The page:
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Psychological and behavioral characteristics differentiating gang and non-gang girls in the UK

Psychological and behavioral characteristics differentiating gang and non-gang girls in the UK Purpose– Research has demonstrated that girls are involved in gangs as members and affiliates. However, the psychological processes related to female gang membership has, to date, not been examined using a rigorous comparative design. The purpose of this paper is to assess whether female gang members exhibit distinct psychological and behavioral features when compared to female non-gang youth. Design/methodology/approach– In total, 117 female students were recruited from all-girls’ secondary schools in London, UK. Gang members (n=22; identified using the Eurogang definition) were compared to non-gang youth (n=95) on self-report measures of criminal activity, sexual activity, self-esteem, anti-authority attitudes, their perceived importance of social status, and hypermasculinity, using a series of MANCOVAs. Findings– The results found that gang members reported significantly more criminal activity, sexual activity, unwanted sexual contact, and held more anti-authority attitudes when compared to their non-gang counterparts. Practical implications– These findings support Pyrooz et al.’s (2014) findings that gang membership contributes to the theoretical conceptualization of the victim-offender overlap. Practitioners need to take this into consideration when working with female gang members. Originality/value– There is very little research that explicitly examines the characteristics of female gang members with suitable comparison groups. This study adds to the growing literature on female involvement in gangs and highlights the distinct psychological and behavioral characteristics of this group. In summary, these findings support the notion that female gang members are both at risk of being sexually exploited and engaging in criminal activities. http://www.deepdyve.com/assets/images/DeepDyve-Logo-lg.png Journal of Criminological Research, Policy and Practice Emerald Publishing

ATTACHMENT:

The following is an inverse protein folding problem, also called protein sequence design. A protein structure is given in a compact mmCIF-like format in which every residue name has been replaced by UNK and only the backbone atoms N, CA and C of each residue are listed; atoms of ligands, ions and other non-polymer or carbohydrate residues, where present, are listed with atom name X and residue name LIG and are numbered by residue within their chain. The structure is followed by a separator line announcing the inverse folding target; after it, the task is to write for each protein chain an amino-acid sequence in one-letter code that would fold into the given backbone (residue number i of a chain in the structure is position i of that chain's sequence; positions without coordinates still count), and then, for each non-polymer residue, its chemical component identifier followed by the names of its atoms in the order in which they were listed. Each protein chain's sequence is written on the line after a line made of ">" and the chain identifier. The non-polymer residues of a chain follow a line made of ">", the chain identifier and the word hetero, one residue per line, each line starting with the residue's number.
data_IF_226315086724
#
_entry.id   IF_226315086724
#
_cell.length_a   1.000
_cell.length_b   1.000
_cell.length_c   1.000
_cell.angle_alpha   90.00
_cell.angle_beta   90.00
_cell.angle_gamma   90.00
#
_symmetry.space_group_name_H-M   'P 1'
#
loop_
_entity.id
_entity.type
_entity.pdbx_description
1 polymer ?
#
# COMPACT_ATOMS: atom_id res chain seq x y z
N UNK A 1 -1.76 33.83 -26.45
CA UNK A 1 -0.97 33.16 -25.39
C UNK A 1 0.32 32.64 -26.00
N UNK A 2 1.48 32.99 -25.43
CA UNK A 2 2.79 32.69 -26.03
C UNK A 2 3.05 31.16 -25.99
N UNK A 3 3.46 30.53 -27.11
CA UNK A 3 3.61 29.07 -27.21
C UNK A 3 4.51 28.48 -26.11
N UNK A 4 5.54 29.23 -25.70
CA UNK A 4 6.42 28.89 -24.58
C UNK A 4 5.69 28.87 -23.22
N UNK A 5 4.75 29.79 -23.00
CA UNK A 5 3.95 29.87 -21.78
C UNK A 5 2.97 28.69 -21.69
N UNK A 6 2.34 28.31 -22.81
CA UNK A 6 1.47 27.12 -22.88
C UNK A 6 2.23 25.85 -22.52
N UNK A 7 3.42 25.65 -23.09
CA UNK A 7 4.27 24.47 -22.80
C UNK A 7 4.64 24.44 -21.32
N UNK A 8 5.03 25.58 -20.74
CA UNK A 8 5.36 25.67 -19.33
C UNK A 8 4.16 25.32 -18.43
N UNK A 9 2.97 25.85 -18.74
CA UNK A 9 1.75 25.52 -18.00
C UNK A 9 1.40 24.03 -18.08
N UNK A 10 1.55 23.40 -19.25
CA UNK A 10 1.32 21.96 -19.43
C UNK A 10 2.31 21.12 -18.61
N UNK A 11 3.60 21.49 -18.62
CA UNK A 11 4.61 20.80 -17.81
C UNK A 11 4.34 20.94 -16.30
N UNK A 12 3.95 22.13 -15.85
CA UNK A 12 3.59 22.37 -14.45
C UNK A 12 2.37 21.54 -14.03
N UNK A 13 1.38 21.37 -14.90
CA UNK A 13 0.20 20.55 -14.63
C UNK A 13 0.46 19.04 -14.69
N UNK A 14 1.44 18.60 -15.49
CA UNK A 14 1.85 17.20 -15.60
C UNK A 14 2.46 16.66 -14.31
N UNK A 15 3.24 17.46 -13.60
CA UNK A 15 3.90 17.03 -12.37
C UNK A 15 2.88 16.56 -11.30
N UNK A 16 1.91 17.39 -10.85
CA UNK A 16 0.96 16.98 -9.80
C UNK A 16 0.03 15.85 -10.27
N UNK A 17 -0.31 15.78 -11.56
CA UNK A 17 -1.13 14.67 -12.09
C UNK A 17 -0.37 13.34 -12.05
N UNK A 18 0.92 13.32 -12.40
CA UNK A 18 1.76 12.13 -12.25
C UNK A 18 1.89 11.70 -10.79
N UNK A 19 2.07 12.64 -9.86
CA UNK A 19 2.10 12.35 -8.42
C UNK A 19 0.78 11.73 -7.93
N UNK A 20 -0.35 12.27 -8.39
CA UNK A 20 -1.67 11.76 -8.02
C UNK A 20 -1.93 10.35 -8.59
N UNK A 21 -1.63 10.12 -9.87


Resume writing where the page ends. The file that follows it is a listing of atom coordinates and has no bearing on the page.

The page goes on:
Psychological and behavioral characteristics differentiating gang and non-gang girls in the UK

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Publisher
Emerald Publishing
Copyright
Copyright © Emerald Group Publishing Limited
ISSN
2056-3841
DOI
10.1108/JCRPP-05-2015-0017
Publisher site
See Article on Publisher Site

Abstract

Purpose– Research has demonstrated that girls are involved in gangs as members and affiliates. However, the psychological processes related to female gang membership has, to date, not been examined using a rigorous comparative design. The purpose of this paper is to assess whether female gang members exhibit distinct psychological and behavioral features when compared to female non-gang youth. Design/methodology/approach– In total, 117 female students were recruited from all-girls’ secondary schools in London, UK. Gang members (n=22; identified using the Eurogang definition) were compared to non-gang youth (n=95) on self-report measures of criminal activity, sexual activity, self-esteem, anti-authority attitudes, their perceived importance of social status, and hypermasculinity, using a series of MANCOVAs. Findings– The results found that gang members reported significantly more criminal activity, sexual activity, unwanted sexual contact, and held more anti-authority attitudes when compared to their non-gang counterparts. Practical implications– These findings support Pyrooz et al.’s (2014) findings that gang membership contributes to the theoretical conceptualization of the victim-offender overlap. Practitioners need to take this into consideration when working with female gang members. Originality/value– There is very little research that explicitly examines the characteristics of female gang members with suitable comparison groups. This study adds to the growing literature on female involvement in gangs and highlights the distinct psychological and behavioral characteristics of this group. In summary, these findings support the notion that female gang members are both at risk of being sexually exploited and engaging in criminal activities.

Journal

Journal of Criminological Research, Policy and PracticeEmerald Publishing

Published: Jun 13, 2016

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